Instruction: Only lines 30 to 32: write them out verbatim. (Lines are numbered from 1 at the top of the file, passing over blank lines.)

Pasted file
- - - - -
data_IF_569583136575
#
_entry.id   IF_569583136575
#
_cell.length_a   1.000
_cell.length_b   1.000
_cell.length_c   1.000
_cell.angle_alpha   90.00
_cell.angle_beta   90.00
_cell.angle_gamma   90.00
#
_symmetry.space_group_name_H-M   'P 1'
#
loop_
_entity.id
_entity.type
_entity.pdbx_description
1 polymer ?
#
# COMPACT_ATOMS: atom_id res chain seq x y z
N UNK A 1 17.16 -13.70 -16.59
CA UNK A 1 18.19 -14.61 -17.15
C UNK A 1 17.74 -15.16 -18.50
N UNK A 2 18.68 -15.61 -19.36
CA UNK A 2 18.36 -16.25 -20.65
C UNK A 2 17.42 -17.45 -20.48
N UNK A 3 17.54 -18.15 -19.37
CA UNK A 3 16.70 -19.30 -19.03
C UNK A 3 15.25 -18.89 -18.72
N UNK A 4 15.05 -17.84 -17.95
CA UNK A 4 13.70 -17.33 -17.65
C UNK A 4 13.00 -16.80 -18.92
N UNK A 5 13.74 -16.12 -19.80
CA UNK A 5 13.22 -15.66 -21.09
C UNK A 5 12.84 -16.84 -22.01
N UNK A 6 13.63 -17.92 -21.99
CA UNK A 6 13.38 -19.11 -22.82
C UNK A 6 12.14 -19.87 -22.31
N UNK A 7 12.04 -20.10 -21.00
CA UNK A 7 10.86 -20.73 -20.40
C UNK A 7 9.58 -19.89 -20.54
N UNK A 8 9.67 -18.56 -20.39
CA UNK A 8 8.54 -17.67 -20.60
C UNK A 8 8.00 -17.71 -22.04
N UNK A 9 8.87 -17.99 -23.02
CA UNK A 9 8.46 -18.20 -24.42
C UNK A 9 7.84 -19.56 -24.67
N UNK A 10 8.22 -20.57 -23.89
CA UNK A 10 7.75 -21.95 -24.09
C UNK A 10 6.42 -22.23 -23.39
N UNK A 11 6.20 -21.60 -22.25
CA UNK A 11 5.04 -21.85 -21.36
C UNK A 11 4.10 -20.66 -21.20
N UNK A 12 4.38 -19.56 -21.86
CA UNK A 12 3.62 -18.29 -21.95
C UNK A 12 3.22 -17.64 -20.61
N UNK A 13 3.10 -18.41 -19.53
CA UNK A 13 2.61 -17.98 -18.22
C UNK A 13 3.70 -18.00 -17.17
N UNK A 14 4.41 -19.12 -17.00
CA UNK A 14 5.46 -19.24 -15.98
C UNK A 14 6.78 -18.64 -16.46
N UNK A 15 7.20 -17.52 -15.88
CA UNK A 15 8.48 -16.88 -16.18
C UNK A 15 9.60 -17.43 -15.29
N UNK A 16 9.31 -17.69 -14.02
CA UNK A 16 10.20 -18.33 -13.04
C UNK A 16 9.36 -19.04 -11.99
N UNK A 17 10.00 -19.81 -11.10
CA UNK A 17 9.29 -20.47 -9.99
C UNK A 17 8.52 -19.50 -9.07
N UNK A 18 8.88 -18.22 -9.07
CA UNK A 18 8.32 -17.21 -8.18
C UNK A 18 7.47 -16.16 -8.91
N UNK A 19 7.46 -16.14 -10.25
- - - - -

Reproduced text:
N UNK A 4 15.05 -17.84 -17.95
CA UNK A 4 13.70 -17.33 -17.65
C UNK A 4 13.00 -16.80 -18.92